Working to define the framework for the NAAG initiative, my staff followed two principles. First, it had to be bipartisan. I did not want anyone thinking there was an ideological bias. I wanted people involved who could see the big picture and represent the breadth of the policy spectrum. The second principle was to be inclusive. I did not want any important stakeholder feeling that their perspective was not represented. We got to work, identifying, scheduling and engaging in an extensive number of stakeholder meetings in Connecticut, Washington, D.C. and elsewhere. The meetings proved hugely valuable in defining issues, but also in identifying academic, industry and policy experts. There was a very positive response from stakeholders. Once they understood what we were trying to do, they had a strong desire to participate, excited by the opportunity to address so many attorneys general.

After completing our research, the biggest challenge was deciding on the issues to address. We developed several dozen potential topics and narrowed those to 10 for panel presentations during my year as president, including a three-day April 2017 summit. We looked for topics that covered as much ground as possible from a practical and educational standpoint, and that would be most relevant to attorneys general and staff, as well as to interested members of the public. Our goals were to bring attorneys general up to date on health care issues, to advance the discussion on health care policies of national importance and to foster ongoing communication among stakeholders and attorneys general, as they continue their work on health care at the state level.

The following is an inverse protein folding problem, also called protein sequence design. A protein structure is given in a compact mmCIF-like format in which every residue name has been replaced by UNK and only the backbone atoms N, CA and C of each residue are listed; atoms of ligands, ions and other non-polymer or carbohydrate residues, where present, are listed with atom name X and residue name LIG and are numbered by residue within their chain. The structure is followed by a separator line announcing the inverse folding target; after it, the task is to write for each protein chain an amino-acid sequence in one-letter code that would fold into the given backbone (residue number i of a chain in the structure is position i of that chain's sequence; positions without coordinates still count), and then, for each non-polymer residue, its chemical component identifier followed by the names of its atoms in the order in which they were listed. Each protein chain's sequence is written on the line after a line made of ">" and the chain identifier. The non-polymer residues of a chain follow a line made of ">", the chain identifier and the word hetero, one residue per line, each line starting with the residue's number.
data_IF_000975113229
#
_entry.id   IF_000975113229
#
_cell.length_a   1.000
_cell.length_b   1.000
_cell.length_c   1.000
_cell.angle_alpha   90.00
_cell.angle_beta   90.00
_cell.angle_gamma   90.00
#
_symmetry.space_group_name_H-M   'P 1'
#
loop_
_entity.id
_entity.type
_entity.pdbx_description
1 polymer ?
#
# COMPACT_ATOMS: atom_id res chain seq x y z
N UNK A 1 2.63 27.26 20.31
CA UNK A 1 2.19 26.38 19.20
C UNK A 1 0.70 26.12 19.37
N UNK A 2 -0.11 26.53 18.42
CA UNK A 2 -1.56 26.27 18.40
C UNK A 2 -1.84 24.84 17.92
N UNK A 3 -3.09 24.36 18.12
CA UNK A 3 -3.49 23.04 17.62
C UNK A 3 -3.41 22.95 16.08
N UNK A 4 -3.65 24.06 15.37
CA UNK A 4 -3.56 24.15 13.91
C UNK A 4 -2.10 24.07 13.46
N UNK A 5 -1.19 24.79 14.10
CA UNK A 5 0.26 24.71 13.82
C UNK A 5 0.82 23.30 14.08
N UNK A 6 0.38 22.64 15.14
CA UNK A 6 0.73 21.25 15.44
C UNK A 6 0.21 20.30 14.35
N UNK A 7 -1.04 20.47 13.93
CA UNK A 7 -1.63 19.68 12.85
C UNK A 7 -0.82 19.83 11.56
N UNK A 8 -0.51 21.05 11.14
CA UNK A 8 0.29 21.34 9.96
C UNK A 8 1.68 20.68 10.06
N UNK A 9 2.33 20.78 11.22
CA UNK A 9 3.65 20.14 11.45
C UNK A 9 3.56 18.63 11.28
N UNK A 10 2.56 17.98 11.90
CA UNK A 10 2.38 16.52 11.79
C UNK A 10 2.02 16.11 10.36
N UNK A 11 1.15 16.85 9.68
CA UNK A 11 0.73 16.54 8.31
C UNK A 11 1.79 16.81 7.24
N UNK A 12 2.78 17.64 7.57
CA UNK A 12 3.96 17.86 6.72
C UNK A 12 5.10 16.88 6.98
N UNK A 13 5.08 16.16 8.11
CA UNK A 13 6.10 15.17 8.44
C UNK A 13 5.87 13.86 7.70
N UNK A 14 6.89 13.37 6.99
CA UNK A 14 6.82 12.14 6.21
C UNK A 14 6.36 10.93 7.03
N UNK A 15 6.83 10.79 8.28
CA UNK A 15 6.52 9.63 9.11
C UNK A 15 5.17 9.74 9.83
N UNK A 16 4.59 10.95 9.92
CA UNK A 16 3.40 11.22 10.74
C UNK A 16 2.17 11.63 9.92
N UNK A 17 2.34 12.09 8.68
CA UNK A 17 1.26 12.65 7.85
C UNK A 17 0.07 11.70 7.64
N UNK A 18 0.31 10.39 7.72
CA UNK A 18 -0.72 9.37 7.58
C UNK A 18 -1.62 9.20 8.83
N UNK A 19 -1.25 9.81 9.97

The result was a diverse mix of topics, either directly related to the work of attorneys general or providing context on health care policies and trends, such as consolidation, drug costs and the future of health care reform. They reflect the breadth and depth of our focus: health care provider consolidation—analyzing antitrust enforcement remedies; increasing competition and reducing costs in the pharmaceutical market; fighting fraud, abuse and waste in health care; drug cost perspectives from the marketplace; health care, data and technology—all-payer claims databases, electronic records and telemedicine; potential state legislative responses to drug costs; future of health care reform; state law as a potential barrier to competition; and drivers, impacts and future trends for consolidation in health care.

The future of the ACA and health care reform were clearly among the most important issues we hoped to address, even before the outcome of the presidential election and the unsuccessful attempt in March 2017 by Congress at repeal and replacement. Market forces driving generic and brand-name drug pricing and industry consolidation also emerged as critical issues.

The initiative’s themes of cost, competition and policy innovation were always addressed in some manner. For example, our keynote speaker at the 2016 NAAG Fall Meeting was Mike Leavitt, founder and chairman of Leavitt Partners and a former Utah governor who also served as secretary of the U.S. Department of Health and Human Services. He focused on the economic imperative to move away from fee-for-service payments toward value-based models.

Mark McClellan, M.D., Ph.D., director of Duke University’s Margolis Center for Health Policy, offered a big-picture view of health care reform, including Medicaid expansion, as the keynote speaker during the NAAG Winter Meeting in February 2017. Dr. McClellan is a former administrator of the Centers for Medicare & Medicaid Services and former commissioner of the U.S. Food and Drug Administration, where he developed and implemented major reforms in health policy. David Cordani, president and chief executive officer of Cigna Corp., a global health service company, was the keynote speaker for the April 2017 NAAG Presidential Initiative Summit. Cordani is an advocate of empowering individuals to manage their own health, developing new health delivery models focused on patients’ health improvements, and partnering with physicians to focus on wellness, and improving clinical quality.